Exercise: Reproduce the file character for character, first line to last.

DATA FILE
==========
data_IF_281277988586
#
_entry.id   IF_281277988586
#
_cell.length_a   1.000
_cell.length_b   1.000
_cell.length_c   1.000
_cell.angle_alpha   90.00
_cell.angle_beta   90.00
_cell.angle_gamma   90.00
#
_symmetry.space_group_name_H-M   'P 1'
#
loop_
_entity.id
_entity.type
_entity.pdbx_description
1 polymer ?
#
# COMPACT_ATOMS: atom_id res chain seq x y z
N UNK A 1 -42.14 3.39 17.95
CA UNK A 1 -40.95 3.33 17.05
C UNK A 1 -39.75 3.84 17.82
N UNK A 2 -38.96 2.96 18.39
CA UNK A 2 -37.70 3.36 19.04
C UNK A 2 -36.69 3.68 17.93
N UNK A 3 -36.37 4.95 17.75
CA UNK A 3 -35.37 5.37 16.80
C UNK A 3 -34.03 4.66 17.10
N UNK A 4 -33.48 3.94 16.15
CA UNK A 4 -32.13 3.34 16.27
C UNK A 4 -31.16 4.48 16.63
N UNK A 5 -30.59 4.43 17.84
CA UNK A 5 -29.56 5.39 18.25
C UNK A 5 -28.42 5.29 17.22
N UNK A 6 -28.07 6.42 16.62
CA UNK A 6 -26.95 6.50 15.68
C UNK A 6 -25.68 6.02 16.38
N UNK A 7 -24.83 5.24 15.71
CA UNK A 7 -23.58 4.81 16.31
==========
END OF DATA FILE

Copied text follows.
data_IF_281277988586
#
_entry.id   IF_281277988586
#
_cell.length_a   1.000
_cell.length_b   1.000
_cell.length_c   1.000
_cell.angle_alpha   90.00
_cell.angle_beta   90.00
_cell.angle_gamma   90.00
#
_symmetry.space_group_name_H-M   'P 1'
#
loop_
_entity.id
_entity.type
_entity.pdbx_description
1 polymer ?
#
# COMPACT_ATOMS: atom_id res chain seq x y z
N UNK A 1 -42.14 3.39 17.95
CA UNK A 1 -40.95 3.33 17.05
C UNK A 1 -39.75 3.84 17.82
N UNK A 2 -38.96 2.96 18.39
CA UNK A 2 -37.70 3.36 19.04
C UNK A 2 -36.69 3.68 17.93
N UNK A 3 -36.37 4.95 17.75
CA UNK A 3 -35.37 5.37 16.80
C UNK A 3 -34.03 4.66 17.10
N UNK A 4 -33.48 3.94 16.15
CA UNK A 4 -32.13 3.34 16.27
C UNK A 4 -31.16 4.48 16.63
N UNK A 5 -30.59 4.43 17.84
CA UNK A 5 -29.56 5.39 18.25
C UNK A 5 -28.42 5.29 17.22
N UNK A 6 -28.07 6.42 16.62
CA UNK A 6 -26.95 6.50 15.68
C UNK A 6 -25.68 6.02 16.38
N UNK A 7 -24.83 5.24 15.71
CA UNK A 7 -23.58 4.81 16.31